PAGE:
Placing a crown on the rod or screw (a.k.a. the abutment) of a dental implant is considerably different from attaching it to a natural tooth. In some instances, establishing proper contact strength with a dental implant restoration may be challenging for the dentist performing the procedure. So the best way to achieve success in predictable and quick fashion is by considering the different clinical circumstances or conditions that may be involved during this restorative procedure.
When the dimensions of the restoration are larger or smaller than the space that accommodates it, an interproximal contact develops with the adjoining teeth. Plus, the restoration may not fit correctly. So if the restoration is too small, the contact will be more open and you will not experience any resistance when flossing between your teeth. Conversely, when it is too large, flossing will be extremely difficult. The dentist’s goal is to create an interproximal contact that displays the proper amount of contact strength and has a proper location.
When crowns are placed on natural teeth, the adjoining teeth tend to shift in order so that the restoration can be accommodated. Although the restoration will center itself in the placement space, the teeth will still be displaced. Sometimes the contact the restoration makes with the adjoining teeth will be made heavier on one side or the other in order to achieve success and accommodate any movement of the restoration. There is no cause for worry as the pressure will eventually even out.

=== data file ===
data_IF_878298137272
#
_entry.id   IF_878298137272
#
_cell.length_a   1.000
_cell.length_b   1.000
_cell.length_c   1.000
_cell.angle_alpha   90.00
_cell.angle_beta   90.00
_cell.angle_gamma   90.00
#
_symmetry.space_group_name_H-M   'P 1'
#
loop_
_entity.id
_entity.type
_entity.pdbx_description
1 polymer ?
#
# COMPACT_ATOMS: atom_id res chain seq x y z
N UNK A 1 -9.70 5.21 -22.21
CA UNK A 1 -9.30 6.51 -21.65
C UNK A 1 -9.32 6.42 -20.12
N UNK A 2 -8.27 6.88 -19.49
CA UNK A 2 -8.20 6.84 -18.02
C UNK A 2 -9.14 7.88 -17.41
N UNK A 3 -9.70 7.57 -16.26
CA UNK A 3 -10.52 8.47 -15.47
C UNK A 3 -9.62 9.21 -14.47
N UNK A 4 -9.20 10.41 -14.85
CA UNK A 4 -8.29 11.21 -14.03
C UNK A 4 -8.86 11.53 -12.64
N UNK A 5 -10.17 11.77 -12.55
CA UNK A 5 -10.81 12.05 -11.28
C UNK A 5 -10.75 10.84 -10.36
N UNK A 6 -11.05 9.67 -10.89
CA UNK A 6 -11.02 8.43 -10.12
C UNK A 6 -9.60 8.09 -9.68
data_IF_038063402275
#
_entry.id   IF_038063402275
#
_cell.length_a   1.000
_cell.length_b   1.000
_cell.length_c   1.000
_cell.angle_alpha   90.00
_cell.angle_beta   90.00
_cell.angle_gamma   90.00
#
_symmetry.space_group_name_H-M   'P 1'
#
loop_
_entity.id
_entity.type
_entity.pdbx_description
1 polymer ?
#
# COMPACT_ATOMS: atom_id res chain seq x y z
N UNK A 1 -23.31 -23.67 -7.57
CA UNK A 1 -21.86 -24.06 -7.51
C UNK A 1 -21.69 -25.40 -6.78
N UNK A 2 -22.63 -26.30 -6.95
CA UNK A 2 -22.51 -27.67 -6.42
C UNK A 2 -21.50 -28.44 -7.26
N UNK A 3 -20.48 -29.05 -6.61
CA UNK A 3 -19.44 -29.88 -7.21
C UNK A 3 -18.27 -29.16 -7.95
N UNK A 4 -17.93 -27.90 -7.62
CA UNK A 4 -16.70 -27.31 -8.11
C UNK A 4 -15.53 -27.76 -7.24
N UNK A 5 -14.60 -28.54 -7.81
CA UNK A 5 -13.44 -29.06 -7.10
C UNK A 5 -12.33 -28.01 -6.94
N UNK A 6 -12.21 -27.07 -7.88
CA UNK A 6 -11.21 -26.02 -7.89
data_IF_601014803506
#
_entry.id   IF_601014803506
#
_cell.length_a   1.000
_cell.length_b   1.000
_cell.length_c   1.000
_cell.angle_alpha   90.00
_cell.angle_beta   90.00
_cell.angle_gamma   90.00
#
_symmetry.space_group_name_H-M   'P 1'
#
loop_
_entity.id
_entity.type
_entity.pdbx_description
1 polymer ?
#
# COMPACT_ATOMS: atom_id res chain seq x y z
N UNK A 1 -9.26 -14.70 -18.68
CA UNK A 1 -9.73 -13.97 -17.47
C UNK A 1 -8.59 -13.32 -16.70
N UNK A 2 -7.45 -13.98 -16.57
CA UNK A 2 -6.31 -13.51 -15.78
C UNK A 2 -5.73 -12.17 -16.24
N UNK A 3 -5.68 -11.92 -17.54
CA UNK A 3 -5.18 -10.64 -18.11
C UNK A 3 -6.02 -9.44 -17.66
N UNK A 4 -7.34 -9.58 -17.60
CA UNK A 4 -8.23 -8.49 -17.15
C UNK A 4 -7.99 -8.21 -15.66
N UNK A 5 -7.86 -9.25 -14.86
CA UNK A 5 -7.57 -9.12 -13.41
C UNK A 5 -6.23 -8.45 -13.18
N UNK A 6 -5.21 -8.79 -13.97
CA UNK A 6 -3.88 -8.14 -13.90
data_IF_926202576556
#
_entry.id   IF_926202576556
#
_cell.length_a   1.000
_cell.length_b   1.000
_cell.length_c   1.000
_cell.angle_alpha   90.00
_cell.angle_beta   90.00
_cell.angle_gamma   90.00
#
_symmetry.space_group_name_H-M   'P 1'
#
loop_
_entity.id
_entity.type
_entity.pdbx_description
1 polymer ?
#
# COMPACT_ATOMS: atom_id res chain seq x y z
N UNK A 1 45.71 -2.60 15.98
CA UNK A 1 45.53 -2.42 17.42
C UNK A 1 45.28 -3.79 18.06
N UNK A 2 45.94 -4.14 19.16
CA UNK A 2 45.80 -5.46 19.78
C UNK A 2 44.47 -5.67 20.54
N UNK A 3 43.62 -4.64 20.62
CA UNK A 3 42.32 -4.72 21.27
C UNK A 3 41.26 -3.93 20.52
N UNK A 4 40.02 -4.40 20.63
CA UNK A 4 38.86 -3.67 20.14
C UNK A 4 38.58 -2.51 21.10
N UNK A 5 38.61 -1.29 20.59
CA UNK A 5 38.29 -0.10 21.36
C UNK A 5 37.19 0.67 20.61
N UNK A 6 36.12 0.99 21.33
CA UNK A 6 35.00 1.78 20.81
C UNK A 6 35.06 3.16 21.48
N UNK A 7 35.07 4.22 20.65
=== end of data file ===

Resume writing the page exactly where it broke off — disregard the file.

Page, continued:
On the other hand, when crowns are seated on dental implants, the restoration will not move despite the fact that the adjoining teeth do. Consequently, the strength of the contact on both sides will need to be independently adjusted to ensure a proper fit. Additionally, the oversizing of the crown should be slightly smaller than that of natural teeth. The dentist will take care to ensure proper contact strength by not making adjustments to one side until the other has been properly tested.
In most cases, a local anesthetic will be administered when a crown is attached to a natural tooth but is not necessary when it is placed on the implant abutment. As with other dental procedures, the effect of the anesthesia will usually last longer than what is involved for the neighboring teeth to adjust to the contact pressure. For more information regarding the placement of crowns on dental implants or natural teeth, please contact Dental Implants of Long Island today.
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